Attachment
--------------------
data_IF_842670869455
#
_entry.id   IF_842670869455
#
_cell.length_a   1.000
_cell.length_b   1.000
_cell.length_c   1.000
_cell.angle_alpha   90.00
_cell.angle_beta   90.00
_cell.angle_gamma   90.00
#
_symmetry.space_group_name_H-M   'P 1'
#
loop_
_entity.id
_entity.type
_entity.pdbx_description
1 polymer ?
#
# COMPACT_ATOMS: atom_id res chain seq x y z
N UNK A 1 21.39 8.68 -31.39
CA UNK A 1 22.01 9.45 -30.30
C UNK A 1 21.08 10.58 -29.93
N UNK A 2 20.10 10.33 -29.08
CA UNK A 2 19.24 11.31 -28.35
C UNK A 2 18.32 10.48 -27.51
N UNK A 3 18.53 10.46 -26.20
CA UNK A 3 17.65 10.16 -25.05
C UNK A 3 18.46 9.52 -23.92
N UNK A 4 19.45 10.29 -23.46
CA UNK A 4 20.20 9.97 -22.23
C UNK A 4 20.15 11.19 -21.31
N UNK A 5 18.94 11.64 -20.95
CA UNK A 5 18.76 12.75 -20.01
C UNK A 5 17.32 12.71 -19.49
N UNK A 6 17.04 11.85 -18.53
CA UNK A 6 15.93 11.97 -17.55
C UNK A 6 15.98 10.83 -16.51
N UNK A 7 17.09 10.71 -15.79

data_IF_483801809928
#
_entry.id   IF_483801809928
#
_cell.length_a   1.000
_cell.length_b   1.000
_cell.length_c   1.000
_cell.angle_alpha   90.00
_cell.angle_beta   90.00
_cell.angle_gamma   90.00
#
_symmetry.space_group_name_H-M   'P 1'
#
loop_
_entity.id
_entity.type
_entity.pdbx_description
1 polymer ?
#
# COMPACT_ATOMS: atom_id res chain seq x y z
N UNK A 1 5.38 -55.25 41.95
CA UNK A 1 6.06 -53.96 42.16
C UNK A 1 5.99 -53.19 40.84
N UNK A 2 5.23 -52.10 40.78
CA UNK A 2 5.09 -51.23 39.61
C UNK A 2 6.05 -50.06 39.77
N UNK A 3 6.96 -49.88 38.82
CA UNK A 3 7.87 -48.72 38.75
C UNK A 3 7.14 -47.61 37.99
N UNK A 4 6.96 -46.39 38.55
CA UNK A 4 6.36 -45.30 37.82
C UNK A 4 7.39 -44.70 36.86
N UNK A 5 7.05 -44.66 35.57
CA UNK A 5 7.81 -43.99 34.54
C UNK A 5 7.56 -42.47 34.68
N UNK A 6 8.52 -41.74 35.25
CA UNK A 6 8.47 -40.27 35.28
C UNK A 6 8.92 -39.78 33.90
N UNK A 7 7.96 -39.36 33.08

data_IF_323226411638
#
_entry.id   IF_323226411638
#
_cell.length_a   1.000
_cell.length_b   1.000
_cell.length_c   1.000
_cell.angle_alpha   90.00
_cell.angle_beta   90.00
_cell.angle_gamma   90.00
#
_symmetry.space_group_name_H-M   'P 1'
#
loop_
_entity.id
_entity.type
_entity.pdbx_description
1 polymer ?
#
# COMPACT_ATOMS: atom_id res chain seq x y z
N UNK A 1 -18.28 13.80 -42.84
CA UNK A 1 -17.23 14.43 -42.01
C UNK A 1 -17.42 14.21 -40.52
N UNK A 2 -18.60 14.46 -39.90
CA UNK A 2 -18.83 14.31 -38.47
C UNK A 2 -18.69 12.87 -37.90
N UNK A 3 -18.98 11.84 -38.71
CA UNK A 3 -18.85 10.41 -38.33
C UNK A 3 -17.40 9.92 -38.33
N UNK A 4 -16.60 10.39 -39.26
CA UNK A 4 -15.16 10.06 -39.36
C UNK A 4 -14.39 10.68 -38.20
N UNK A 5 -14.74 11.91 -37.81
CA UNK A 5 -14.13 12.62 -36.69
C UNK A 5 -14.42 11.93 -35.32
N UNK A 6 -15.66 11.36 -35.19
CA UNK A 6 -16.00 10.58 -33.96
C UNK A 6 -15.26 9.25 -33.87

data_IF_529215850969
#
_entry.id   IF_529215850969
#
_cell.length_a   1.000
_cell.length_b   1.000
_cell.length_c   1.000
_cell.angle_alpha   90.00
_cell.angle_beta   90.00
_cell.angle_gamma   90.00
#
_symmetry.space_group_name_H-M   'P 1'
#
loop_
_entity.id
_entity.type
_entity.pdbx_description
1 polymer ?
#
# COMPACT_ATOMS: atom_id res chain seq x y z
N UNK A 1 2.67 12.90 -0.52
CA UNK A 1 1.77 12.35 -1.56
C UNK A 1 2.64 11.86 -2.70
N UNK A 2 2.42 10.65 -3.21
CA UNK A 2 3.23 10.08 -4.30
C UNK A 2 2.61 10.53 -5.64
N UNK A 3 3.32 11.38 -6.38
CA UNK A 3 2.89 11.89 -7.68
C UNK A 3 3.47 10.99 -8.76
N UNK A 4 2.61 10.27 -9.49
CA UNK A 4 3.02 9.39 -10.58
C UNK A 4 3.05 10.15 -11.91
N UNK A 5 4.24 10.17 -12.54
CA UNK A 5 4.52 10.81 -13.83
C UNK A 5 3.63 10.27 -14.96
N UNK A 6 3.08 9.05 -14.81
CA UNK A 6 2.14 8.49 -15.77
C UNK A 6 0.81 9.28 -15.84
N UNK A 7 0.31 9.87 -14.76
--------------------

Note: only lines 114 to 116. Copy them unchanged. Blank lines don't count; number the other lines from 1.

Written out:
N UNK A 6 -15.66 11.36 -35.19
CA UNK A 6 -16.00 10.58 -33.96
C UNK A 6 -15.26 9.25 -33.87